Home Forums 250 Superkarts increasing cc`s question Reply To: increasing cc`s question

#5385

Ian Harrison
Participant

Hi Nigel

This is usually done by spinning the head (or head insert) in a lathe and turning out some material.

Now I’m not saying that you can’t do it with a Dremel, but it will certainly be tedious and difficult to get a consistent geometry

There is a lot of experimentation to be done with combustion shapes, volumes and squish band design. These designs are verified by dyno/track testing and then chambers are produced on a CNC machine to those designs for sale to give specific power characteristics.

In terms of just adding 1.5cc of volume, and keeping it as simple as possible, then it’s probably easiest to just follow the existing profile.

The procedure I would follow is to first weigh the head (or inset) on a set of precision 1kg digital scales (cheap off Ebay – sometimes known as drug dealers scales!!) and measure the volume with a burette. So lets say you do this on the engine with the piston grease sealed to the bore at TDC and measure a volume of 21.5cc including the plug hole.  The target volume is to be 23cc. Now we want to remove 1.5cc of aluminium from the combustion chamber. The density of aluminium is 2.7 grams/cc, so we want to remove 1.5 x 2.7 = 4.05 grams of aluminium.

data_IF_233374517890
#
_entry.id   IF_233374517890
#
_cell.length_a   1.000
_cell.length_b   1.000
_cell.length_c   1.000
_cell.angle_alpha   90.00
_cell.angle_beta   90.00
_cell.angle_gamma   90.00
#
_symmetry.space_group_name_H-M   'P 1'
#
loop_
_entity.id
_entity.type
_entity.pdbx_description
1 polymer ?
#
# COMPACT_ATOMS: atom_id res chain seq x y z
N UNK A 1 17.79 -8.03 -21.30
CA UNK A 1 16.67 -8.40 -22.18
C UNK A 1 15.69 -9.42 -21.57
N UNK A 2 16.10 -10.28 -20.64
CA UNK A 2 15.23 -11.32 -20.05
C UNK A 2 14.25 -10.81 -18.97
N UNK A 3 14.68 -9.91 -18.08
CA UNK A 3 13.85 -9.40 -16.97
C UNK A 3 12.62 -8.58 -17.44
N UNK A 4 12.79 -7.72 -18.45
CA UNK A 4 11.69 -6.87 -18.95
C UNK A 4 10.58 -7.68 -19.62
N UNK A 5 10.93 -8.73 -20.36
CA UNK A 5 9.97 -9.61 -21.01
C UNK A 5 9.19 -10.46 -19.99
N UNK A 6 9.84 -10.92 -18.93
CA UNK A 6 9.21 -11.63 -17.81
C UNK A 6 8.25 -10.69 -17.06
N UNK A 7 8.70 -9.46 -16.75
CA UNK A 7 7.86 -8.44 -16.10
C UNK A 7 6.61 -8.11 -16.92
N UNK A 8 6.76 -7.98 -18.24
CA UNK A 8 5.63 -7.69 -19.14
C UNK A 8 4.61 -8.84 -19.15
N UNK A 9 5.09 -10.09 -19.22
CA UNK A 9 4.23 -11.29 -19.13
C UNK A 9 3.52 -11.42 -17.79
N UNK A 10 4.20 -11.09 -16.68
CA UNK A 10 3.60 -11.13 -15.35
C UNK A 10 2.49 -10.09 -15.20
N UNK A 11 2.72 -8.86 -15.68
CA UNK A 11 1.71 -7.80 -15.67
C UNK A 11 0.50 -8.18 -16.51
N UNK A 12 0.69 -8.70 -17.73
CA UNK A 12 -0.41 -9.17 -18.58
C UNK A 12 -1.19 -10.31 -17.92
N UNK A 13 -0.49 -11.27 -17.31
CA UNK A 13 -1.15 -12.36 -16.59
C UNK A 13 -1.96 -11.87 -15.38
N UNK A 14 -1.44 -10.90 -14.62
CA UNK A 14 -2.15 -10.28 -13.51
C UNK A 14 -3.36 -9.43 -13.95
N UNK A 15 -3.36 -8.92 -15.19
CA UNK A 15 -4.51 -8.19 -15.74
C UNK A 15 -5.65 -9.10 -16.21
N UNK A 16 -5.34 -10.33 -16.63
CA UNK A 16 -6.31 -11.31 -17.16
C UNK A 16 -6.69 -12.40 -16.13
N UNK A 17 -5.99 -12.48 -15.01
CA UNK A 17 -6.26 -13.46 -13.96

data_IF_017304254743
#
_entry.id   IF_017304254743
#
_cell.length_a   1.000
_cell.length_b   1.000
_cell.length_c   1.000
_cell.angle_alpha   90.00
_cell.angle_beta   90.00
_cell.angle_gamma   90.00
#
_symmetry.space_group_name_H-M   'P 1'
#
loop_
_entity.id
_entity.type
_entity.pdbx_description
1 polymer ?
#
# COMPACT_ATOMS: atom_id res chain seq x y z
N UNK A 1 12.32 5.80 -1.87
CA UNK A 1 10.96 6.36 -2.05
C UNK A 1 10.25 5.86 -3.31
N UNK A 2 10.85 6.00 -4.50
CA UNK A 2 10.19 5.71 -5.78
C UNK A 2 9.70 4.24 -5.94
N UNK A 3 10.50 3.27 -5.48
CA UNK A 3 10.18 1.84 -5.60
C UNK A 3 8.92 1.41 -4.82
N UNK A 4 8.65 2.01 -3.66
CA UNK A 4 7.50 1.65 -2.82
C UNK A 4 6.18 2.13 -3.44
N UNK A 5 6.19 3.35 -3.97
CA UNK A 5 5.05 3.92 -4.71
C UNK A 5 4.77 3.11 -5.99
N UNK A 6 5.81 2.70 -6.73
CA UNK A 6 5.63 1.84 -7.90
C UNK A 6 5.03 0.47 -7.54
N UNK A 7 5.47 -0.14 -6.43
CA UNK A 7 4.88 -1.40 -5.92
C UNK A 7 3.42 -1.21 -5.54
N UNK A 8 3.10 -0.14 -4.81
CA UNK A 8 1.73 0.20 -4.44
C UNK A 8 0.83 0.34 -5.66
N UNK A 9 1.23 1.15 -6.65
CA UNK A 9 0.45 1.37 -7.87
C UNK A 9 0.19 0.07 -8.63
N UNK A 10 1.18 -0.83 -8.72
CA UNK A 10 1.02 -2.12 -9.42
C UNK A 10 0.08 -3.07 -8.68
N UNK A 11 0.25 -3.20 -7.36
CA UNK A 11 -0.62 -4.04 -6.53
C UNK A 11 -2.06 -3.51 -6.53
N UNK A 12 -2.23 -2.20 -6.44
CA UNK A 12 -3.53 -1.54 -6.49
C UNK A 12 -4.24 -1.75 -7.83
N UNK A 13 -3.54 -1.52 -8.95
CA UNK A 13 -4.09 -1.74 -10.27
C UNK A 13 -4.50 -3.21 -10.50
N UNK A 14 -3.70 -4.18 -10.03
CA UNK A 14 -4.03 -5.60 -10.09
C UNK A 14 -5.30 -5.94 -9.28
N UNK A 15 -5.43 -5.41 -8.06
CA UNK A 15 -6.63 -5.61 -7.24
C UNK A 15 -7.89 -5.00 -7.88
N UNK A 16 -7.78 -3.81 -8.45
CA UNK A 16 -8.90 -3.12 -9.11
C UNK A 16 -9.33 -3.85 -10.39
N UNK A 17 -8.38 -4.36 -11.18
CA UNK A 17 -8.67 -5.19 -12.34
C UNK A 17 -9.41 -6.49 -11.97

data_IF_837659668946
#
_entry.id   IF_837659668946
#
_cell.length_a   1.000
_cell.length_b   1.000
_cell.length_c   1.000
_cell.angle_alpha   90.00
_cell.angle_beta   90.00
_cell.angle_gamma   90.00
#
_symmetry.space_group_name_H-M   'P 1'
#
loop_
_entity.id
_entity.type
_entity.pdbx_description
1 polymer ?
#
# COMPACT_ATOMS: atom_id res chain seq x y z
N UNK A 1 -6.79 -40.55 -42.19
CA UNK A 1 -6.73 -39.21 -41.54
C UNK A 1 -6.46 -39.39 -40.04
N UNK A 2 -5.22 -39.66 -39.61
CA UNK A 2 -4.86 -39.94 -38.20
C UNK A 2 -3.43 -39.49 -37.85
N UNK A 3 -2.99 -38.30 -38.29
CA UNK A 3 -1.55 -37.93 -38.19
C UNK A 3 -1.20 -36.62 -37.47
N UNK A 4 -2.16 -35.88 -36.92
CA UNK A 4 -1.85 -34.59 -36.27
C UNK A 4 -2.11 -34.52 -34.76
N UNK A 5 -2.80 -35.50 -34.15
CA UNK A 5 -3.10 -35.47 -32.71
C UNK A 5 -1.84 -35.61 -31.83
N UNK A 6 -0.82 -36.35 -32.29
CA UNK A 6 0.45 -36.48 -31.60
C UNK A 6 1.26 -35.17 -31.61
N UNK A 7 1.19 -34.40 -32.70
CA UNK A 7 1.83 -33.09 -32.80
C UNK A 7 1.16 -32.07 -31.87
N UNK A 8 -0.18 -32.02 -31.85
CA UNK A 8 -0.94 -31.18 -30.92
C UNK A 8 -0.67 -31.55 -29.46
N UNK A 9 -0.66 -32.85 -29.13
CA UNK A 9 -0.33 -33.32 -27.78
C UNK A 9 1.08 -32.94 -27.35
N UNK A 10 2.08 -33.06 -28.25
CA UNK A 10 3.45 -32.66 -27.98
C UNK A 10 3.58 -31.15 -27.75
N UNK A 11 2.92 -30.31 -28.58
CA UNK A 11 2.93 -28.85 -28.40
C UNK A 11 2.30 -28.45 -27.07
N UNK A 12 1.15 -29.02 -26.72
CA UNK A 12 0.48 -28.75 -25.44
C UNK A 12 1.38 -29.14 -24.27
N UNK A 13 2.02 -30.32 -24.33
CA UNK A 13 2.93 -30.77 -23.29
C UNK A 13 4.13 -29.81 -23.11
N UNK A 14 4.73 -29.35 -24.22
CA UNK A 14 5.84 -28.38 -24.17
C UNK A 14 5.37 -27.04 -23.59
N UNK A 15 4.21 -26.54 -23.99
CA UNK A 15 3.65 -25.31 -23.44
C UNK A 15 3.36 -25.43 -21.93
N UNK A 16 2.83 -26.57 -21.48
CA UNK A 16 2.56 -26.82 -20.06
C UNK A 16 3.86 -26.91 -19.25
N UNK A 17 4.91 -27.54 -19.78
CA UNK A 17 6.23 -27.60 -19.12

In the case of an insert, it might have a starting weight of 108 grams, so our target weight is 103.95 grams.

It’s much easier to just keep putting the head/insert on the scales rather than having to keep bringing the burette into play and installing/removing the head from the engine.

In terms of estimating how much to remove, it is really just guesswork until you gain experience, so at first just go at it slowly with frequent weighing.

Lots of different views on the best liquid to use in a burette, anything from very light machine oil or a 50/50 oil/paraffin mix to the degreasing fluid out of a workshop parts washer. Certainly not a heavy oil as half of it will be left sticking to the wall of the burette!

Yes the same would apply to a 125, but the target increase would be say 0.75cc. The increase in volume, just gives a free revving motor with better over-rev.

I hope that helps, and good luck.

Ian :-)